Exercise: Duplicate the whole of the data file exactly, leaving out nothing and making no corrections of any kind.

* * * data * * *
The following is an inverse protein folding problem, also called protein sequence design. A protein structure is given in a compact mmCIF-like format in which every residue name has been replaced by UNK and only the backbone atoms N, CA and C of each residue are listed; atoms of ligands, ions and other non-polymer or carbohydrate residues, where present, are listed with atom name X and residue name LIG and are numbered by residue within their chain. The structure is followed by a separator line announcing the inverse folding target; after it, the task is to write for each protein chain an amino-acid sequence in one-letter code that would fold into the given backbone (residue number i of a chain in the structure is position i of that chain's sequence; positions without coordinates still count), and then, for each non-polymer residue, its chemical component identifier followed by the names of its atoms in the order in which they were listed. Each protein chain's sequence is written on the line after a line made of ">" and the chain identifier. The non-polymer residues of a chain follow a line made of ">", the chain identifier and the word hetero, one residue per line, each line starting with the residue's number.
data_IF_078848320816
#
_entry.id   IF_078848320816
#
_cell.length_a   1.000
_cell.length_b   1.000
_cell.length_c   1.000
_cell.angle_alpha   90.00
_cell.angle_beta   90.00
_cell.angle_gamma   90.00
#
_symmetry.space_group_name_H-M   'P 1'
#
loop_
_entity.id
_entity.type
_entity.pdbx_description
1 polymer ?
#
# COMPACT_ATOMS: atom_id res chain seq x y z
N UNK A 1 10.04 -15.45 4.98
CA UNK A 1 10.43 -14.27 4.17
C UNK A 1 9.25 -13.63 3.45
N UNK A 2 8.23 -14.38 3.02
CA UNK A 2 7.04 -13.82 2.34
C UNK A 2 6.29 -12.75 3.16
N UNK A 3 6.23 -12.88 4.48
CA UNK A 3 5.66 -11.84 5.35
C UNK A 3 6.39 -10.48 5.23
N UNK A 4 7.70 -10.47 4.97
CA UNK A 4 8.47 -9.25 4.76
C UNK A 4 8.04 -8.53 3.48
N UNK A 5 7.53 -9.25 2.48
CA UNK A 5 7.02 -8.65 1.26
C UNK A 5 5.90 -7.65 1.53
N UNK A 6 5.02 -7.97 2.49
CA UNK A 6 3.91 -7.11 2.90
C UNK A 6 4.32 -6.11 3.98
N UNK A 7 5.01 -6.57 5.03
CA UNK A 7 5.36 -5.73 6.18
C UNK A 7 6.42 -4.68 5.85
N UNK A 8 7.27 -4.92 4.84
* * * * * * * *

The following is an inverse protein folding problem, also called protein sequence design. A protein structure is given in a compact mmCIF-like format in which every residue name has been replaced by UNK and only the backbone atoms N, CA and C of each residue are listed; atoms of ligands, ions and other non-polymer or carbohydrate residues, where present, are listed with atom name X and residue name LIG and are numbered by residue within their chain. The structure is followed by a separator line announcing the inverse folding target; after it, the task is to write for each protein chain an amino-acid sequence in one-letter code that would fold into the given backbone (residue number i of a chain in the structure is position i of that chain's sequence; positions without coordinates still count), and then, for each non-polymer residue, its chemical component identifier followed by the names of its atoms in the order in which they were listed. Each protein chain's sequence is written on the line after a line made of ">" and the chain identifier. The non-polymer residues of a chain follow a line made of ">", the chain identifier and the word hetero, one residue per line, each line starting with the residue's number.
data_IF_078848320816
#
_entry.id   IF_078848320816
#
_cell.length_a   1.000
_cell.length_b   1.000
_cell.length_c   1.000
_cell.angle_alpha   90.00
_cell.angle_beta   90.00
_cell.angle_gamma   90.00
#
_symmetry.space_group_name_H-M   'P 1'
#
loop_
_entity.id
_entity.type
_entity.pdbx_description
1 polymer ?
#
# COMPACT_ATOMS: atom_id res chain seq x y z
N UNK A 1 10.04 -15.45 4.98
CA UNK A 1 10.43 -14.27 4.17
C UNK A 1 9.25 -13.63 3.45
N UNK A 2 8.23 -14.38 3.02
CA UNK A 2 7.04 -13.82 2.34
C UNK A 2 6.29 -12.75 3.16
N UNK A 3 6.23 -12.88 4.48
CA UNK A 3 5.66 -11.84 5.35
C UNK A 3 6.39 -10.48 5.23
N UNK A 4 7.70 -10.47 4.97
CA UNK A 4 8.47 -9.25 4.76
C UNK A 4 8.04 -8.53 3.48
N UNK A 5 7.53 -9.25 2.48
CA UNK A 5 7.02 -8.65 1.26
C UNK A 5 5.90 -7.65 1.53
N UNK A 6 5.02 -7.97 2.49
CA UNK A 6 3.91 -7.11 2.90
C UNK A 6 4.32 -6.11 3.98
N UNK A 7 5.01 -6.57 5.03
CA UNK A 7 5.36 -5.73 6.18
C UNK A 7 6.42 -4.68 5.85
N UNK A 8 7.27 -4.92 4.84